Designer Pearl Cobain, like many competitors, had a vision of what she wanted to create before she stepped into the store. She’s a student at IADT studying fashion design and merchandising and found out about Thrift Off SA through one of her teachers.
Cobain said that in high school, she was constantly making her own clothes and she’s been interested in fashion ever since.
Constanzo and Baburek, are both seniors in UTSA’s brand new major, Entrepreneurship. They describe the program as intense and nontraditional, a program that pushes students to gain hands-on experience and deal with real world opportunities.
Their professor, Anita Leffel, assistant director of the Center for Innovation and Technology Entrepreneurship was present for the kick off event.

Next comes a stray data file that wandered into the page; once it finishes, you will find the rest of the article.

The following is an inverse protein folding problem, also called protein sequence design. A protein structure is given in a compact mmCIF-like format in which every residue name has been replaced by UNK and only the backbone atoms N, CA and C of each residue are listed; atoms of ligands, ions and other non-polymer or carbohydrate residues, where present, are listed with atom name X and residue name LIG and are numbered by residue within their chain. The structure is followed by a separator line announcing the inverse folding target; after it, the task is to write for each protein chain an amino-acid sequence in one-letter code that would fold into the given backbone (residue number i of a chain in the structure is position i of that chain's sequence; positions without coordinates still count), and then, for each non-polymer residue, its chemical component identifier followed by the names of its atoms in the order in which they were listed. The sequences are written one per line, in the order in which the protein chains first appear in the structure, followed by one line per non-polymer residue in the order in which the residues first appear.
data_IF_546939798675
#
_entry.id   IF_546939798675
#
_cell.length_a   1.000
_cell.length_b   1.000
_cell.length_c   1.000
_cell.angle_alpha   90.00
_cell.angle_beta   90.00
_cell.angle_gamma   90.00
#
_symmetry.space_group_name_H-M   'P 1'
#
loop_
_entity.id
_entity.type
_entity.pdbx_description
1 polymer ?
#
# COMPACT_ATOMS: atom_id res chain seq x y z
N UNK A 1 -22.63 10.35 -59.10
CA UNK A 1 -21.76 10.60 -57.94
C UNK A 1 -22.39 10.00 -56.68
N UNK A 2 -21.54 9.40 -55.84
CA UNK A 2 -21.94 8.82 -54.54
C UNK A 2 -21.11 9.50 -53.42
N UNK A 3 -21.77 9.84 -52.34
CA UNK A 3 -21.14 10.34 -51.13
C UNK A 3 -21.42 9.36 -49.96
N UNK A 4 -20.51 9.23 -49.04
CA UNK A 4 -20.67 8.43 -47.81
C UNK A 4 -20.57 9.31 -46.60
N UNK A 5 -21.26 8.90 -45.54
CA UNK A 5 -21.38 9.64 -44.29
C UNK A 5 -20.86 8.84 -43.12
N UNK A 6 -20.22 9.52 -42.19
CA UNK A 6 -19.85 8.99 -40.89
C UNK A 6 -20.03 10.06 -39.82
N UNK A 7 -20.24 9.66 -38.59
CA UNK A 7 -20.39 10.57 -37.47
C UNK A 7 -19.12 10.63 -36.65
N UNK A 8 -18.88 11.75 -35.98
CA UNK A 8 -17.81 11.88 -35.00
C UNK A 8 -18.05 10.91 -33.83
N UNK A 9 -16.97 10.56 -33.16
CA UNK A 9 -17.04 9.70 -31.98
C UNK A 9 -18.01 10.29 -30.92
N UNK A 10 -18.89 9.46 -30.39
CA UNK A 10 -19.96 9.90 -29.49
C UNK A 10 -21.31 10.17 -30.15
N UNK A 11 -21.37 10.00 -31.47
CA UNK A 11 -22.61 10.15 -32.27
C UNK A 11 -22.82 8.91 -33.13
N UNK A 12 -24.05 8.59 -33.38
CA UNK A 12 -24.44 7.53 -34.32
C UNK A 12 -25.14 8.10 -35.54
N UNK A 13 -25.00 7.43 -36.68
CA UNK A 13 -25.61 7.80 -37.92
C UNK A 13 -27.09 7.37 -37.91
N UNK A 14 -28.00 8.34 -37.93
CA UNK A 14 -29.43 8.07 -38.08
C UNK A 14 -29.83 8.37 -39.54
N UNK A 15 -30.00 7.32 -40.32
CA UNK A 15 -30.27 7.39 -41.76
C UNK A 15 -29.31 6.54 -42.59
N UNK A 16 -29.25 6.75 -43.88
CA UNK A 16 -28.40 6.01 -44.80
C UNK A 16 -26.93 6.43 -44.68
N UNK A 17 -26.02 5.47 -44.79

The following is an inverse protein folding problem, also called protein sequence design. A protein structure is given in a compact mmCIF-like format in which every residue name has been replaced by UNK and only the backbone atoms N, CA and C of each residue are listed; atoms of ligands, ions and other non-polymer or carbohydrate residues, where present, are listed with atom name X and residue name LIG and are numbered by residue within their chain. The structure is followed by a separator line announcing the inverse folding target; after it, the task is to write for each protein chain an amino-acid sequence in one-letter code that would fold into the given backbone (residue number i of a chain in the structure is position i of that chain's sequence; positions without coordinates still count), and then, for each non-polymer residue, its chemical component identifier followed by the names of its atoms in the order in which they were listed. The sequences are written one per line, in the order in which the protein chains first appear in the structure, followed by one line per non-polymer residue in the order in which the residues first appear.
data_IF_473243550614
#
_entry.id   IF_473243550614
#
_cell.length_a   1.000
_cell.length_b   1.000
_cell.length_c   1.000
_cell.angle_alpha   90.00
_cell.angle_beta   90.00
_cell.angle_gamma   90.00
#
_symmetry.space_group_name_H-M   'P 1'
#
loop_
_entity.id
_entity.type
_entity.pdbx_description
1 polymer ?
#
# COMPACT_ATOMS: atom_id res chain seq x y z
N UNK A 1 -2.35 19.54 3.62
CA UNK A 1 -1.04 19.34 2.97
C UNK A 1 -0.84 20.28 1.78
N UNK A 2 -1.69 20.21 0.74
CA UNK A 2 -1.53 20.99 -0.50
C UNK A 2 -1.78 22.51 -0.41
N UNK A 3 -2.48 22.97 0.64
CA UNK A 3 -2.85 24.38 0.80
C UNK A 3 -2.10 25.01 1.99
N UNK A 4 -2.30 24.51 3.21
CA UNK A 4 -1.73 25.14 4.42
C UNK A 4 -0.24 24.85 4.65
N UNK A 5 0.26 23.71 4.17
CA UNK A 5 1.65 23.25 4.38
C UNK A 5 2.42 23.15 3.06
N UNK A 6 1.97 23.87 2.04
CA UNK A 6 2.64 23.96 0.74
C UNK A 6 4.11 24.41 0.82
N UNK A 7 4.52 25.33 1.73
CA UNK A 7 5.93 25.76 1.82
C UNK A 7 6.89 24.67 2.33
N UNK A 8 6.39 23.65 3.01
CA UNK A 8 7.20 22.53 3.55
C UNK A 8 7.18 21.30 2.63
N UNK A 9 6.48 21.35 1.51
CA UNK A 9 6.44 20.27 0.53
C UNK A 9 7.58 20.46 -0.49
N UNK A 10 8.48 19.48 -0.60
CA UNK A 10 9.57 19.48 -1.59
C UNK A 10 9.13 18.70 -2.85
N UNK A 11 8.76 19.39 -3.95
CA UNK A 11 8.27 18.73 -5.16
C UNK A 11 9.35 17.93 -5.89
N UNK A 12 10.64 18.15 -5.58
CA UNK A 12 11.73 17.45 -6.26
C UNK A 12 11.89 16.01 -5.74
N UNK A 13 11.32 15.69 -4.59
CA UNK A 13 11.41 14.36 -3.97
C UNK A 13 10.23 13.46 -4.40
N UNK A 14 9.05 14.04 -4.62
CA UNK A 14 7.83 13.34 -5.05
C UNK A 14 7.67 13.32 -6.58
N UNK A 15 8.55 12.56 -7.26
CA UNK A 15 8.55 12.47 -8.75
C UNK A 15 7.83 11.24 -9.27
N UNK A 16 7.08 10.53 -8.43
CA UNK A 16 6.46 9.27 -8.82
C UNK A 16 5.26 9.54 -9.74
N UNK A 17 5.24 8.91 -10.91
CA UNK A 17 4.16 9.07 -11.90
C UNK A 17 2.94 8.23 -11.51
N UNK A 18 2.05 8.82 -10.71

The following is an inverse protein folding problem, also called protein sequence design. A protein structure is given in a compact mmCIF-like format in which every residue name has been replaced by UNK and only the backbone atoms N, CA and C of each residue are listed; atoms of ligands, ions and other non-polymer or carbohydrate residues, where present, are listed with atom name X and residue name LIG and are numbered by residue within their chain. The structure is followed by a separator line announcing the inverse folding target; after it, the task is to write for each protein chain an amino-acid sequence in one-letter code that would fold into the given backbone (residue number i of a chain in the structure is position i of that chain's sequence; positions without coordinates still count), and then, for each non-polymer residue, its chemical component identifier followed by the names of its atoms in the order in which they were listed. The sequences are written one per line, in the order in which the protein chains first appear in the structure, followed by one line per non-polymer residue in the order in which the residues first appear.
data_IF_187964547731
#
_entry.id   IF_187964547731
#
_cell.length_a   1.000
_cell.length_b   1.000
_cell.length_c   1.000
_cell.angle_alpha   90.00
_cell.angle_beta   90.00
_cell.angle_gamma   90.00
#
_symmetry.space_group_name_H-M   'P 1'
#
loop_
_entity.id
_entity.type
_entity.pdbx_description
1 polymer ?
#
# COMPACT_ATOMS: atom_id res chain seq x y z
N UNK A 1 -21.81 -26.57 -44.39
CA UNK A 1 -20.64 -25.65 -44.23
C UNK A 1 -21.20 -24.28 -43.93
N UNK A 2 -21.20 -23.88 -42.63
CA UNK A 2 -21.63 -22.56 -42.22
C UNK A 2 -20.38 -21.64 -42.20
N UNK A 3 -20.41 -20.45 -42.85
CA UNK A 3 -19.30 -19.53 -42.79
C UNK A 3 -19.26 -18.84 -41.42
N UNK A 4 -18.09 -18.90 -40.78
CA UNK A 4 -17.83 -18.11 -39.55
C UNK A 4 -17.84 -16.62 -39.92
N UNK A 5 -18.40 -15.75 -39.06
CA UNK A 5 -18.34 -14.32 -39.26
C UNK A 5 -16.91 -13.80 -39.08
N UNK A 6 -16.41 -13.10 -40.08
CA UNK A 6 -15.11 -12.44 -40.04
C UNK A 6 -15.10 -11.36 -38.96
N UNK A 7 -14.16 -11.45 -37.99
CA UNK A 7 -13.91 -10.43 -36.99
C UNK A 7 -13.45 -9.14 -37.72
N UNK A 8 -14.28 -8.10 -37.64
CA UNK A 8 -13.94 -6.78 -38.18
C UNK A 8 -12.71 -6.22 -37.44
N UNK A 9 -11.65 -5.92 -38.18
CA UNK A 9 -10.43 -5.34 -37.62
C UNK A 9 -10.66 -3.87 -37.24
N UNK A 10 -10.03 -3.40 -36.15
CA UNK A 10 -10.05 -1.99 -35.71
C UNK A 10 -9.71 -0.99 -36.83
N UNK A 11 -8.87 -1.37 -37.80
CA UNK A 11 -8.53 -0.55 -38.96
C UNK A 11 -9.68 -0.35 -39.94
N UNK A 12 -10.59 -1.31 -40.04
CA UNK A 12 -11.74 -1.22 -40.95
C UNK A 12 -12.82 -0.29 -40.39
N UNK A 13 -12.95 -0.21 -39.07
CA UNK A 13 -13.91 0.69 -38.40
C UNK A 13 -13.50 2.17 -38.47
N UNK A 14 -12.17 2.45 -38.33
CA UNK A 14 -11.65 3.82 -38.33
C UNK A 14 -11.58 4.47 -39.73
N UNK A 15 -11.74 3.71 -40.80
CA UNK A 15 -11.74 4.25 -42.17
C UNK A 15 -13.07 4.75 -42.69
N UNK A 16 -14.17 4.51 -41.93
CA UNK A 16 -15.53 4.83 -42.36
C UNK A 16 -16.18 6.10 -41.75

“This is school!” Baburek said, gesturing around the store and their booth – not your typical classroom environment.
Fore these young entrepreneurs, this is more than a contest, their grades depend on it. Once the idea materialized months ago, Constanzo and Baburek still needed participants in order for this venture to be successful. Designed by using the skills they’ve acquired through the Entrepreneurship program, they formulated a business plan of attack.
They researched the fashion design scene in San Antonio to find communities and those involved in the local fashion industry – it all started with Google and cold calling.
Thrift Off SA contacted the International Academy of Design and Technology (IADT), Art Institute of San Antonio and University of Incarnate Word’s Fashion Management program. These school were all extremely receptive to the idea and even helped with posting flyers around campus as well as telling their students in classes, Constanzo said.